Citing Daniels v. State, 183 Ga. App. 651 (359 SE2d 735) (1987)
, by way of comparison, Vansant argues that the stop should be held illegal on grounds that it was based on the false report of a crime by someone animated by malice toward him rather than by a disinterested citizen. However, Vansant did not invoke a ruling by the trial court on this issue, and we cannot hold that, as a matter of law, the stop was unauthorized for this reason.
2. The trial court erred in entering the judgment of acquittal.
In criminal cases, a direct appeal may be taken by the State from an order, decision, or judgment sustaining a motion to suppress evidence illegally seized in the case of motions made and ruled upon prior to the impaneling of a jury. OCGA 5-7-1
(4); State v. Strickman, 253 Ga. 287
, 288 (319 SE2d 864
) (1984). In the civil context, it is expressly provided that the filing of a notice of appeal of an interlocutory order acts as a supersedeas. OCGA 5-6-34
(b); Lawrence v. Whittle, 146 Ga. App. 686 (1) (247 SE2d 212) (1978)
. This is an application of the general rule in both civil and criminal cases that the filing of a notice of appeal serves as supersedeas. OCGA 5-6-45
. This general rule applies where, as here, the State files an immediate, direct appeal as of right from a trial court's grant of a motion to suppress evidence illegally seized. A contrary rule would eliminate the State's right of appeal and render OCGA 5-7-1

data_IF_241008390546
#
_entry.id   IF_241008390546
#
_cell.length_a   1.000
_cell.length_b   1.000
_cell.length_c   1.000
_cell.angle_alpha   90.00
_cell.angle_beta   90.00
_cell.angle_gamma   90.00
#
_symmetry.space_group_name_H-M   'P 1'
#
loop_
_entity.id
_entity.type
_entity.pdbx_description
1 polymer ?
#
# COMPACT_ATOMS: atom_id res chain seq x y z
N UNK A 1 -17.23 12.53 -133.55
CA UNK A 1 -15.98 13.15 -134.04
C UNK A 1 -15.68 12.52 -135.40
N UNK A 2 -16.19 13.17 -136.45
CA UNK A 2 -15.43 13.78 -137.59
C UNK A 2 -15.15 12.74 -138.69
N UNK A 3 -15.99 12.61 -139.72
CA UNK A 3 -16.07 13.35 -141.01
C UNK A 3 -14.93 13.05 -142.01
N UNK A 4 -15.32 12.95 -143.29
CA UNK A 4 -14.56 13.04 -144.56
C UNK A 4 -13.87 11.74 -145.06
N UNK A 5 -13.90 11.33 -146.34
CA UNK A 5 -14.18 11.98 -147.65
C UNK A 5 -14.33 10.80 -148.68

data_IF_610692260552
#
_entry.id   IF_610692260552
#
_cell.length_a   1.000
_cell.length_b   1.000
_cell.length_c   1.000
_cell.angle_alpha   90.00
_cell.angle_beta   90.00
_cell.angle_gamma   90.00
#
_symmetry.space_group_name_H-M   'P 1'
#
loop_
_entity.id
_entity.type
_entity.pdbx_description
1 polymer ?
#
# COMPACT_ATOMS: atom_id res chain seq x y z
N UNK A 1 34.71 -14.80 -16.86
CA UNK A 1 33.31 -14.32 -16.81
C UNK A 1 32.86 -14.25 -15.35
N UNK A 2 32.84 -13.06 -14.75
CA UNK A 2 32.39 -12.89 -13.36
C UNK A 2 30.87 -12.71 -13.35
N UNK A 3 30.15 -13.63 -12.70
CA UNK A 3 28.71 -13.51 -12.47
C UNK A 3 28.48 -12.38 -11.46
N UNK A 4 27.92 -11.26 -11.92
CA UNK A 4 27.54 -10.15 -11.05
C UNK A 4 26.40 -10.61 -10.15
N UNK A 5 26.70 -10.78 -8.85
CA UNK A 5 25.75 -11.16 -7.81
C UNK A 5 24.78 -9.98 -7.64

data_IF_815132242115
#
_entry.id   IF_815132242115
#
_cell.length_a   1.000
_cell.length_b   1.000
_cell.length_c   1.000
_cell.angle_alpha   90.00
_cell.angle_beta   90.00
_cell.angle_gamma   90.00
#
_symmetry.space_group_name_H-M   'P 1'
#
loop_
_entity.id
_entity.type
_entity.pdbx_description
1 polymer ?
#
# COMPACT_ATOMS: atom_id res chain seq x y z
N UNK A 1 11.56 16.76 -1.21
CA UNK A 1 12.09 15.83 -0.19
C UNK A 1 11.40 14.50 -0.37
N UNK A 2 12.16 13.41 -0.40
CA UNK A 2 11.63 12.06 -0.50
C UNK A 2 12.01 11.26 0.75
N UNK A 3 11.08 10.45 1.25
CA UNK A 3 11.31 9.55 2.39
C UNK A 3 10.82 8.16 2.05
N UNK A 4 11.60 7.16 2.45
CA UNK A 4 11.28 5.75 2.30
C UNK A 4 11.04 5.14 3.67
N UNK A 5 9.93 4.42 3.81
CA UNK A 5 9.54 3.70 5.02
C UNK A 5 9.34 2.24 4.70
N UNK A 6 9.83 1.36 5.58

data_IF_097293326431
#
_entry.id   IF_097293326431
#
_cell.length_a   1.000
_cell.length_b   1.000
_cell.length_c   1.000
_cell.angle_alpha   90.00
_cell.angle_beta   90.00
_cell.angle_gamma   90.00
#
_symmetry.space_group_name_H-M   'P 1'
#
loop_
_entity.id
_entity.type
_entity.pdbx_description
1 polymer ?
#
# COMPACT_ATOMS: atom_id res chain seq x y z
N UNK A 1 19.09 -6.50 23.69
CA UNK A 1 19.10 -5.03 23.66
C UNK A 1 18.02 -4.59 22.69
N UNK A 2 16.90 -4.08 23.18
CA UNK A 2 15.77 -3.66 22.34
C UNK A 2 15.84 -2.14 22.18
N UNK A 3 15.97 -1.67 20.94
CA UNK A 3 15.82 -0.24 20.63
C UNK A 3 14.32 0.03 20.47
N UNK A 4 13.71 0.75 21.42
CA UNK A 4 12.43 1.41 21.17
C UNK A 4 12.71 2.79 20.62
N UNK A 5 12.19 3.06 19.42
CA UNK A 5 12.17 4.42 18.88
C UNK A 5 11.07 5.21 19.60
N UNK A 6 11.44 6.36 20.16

(4) a nullity since the trial of the case would render questions as to the admissibility of the suppressed evidence moot. Where, as here, the evidence is critical to the State's case, a directed verdict of acquittal necessarily follows. Entry of such a verdict based on an insufficiency of the evidence to support the charge is not generally appealable by the State. See State v. Warren, 133 Ga. App. 793 (213 SE2d 53) (1975)
; see also State v. Fly, 193 Ga. App. 190 (387 SE2d 347) (1989)
. An exception exists where, as here, the trial court dismisses charges on erroneous grounds before jeopardy attaches. See State v. Cooperman, 147 Ga. App. 556
, 557-558 (2) (249 SE2d 358
) (1978); see also Hunter v. State, 257 Ga. 571
, 574 (4) (361 SE2d 787
) (1987). Moreover, the trial court lost jurisdiction when the notice of appeal was filed.
Vansant, Corriere & McClure, K. Alan Dasher, Richard L. Hodge, for appellee.